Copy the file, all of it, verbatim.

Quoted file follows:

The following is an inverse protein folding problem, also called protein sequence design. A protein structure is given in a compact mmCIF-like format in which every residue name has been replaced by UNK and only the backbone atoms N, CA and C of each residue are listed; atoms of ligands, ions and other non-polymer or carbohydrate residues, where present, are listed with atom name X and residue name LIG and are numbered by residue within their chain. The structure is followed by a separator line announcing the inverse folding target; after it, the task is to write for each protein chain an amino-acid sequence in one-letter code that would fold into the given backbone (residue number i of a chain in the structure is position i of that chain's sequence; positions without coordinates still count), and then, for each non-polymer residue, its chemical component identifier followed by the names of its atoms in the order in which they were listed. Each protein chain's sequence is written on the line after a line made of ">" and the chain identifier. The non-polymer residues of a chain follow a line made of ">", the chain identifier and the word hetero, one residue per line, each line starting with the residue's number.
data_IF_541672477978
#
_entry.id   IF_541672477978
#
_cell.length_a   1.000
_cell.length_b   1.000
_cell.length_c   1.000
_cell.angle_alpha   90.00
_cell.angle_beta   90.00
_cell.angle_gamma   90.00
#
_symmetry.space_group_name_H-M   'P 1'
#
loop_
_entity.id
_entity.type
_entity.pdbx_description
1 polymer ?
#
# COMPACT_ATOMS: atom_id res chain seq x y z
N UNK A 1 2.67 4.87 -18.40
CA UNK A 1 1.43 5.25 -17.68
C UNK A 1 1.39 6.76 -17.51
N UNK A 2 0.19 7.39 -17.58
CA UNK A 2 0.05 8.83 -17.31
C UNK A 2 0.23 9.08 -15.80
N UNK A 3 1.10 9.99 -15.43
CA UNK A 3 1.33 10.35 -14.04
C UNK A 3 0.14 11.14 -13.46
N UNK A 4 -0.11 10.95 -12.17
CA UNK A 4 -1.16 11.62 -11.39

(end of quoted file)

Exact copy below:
The following is an inverse protein folding problem, also called protein sequence design. A protein structure is given in a compact mmCIF-like format in which every residue name has been replaced by UNK and only the backbone atoms N, CA and C of each residue are listed; atoms of ligands, ions and other non-polymer or carbohydrate residues, where present, are listed with atom name X and residue name LIG and are numbered by residue within their chain. The structure is followed by a separator line announcing the inverse folding target; after it, the task is to write for each protein chain an amino-acid sequence in one-letter code that would fold into the given backbone (residue number i of a chain in the structure is position i of that chain's sequence; positions without coordinates still count), and then, for each non-polymer residue, its chemical component identifier followed by the names of its atoms in the order in which they were listed. Each protein chain's sequence is written on the line after a line made of ">" and the chain identifier. The non-polymer residues of a chain follow a line made of ">", the chain identifier and the word hetero, one residue per line, each line starting with the residue's number.
data_IF_541672477978
#
_entry.id   IF_541672477978
#
_cell.length_a   1.000
_cell.length_b   1.000
_cell.length_c   1.000
_cell.angle_alpha   90.00
_cell.angle_beta   90.00
_cell.angle_gamma   90.00
#
_symmetry.space_group_name_H-M   'P 1'
#
loop_
_entity.id
_entity.type
_entity.pdbx_description
1 polymer ?
#
# COMPACT_ATOMS: atom_id res chain seq x y z
N UNK A 1 2.67 4.87 -18.40
CA UNK A 1 1.43 5.25 -17.68
C UNK A 1 1.39 6.76 -17.51
N UNK A 2 0.19 7.39 -17.58
CA UNK A 2 0.05 8.83 -17.31
C UNK A 2 0.23 9.08 -15.80
N UNK A 3 1.10 9.99 -15.43
CA UNK A 3 1.33 10.35 -14.04
C UNK A 3 0.14 11.14 -13.46
N UNK A 4 -0.11 10.95 -12.17
CA UNK A 4 -1.16 11.62 -11.39